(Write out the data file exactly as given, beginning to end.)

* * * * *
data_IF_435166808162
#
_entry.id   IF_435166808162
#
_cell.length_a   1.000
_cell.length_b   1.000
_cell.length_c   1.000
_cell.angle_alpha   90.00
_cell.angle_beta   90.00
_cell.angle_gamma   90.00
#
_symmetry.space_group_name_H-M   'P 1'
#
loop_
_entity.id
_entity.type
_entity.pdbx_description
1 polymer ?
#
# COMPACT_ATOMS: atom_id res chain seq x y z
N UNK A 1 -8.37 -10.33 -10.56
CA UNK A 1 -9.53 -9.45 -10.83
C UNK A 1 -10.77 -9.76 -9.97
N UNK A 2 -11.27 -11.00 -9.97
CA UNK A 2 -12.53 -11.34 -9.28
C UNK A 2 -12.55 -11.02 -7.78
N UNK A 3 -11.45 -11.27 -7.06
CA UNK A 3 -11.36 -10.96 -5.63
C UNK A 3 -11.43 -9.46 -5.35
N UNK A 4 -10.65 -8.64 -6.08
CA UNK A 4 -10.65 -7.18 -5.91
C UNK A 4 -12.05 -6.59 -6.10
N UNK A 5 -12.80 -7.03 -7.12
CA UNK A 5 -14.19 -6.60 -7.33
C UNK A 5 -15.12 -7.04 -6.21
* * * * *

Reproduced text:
data_IF_435166808162
#
_entry.id   IF_435166808162
#
_cell.length_a   1.000
_cell.length_b   1.000
_cell.length_c   1.000
_cell.angle_alpha   90.00
_cell.angle_beta   90.00
_cell.angle_gamma   90.00
#
_symmetry.space_group_name_H-M   'P 1'
#
loop_
_entity.id
_entity.type
_entity.pdbx_description
1 polymer ?
#
# COMPACT_ATOMS: atom_id res chain seq x y z
N UNK A 1 -8.37 -10.33 -10.56
CA UNK A 1 -9.53 -9.45 -10.83
C UNK A 1 -10.77 -9.76 -9.97
N UNK A 2 -11.27 -11.00 -9.97
CA UNK A 2 -12.53 -11.34 -9.28
C UNK A 2 -12.55 -11.02 -7.78
N UNK A 3 -11.45 -11.27 -7.06
CA UNK A 3 -11.36 -10.96 -5.63
C UNK A 3 -11.43 -9.46 -5.35
N UNK A 4 -10.65 -8.64 -6.08
CA UNK A 4 -10.65 -7.18 -5.91
C UNK A 4 -12.05 -6.59 -6.10
N UNK A 5 -12.80 -7.03 -7.12
CA UNK A 5 -14.19 -6.60 -7.33
C UNK A 5 -15.12 -7.04 -6.21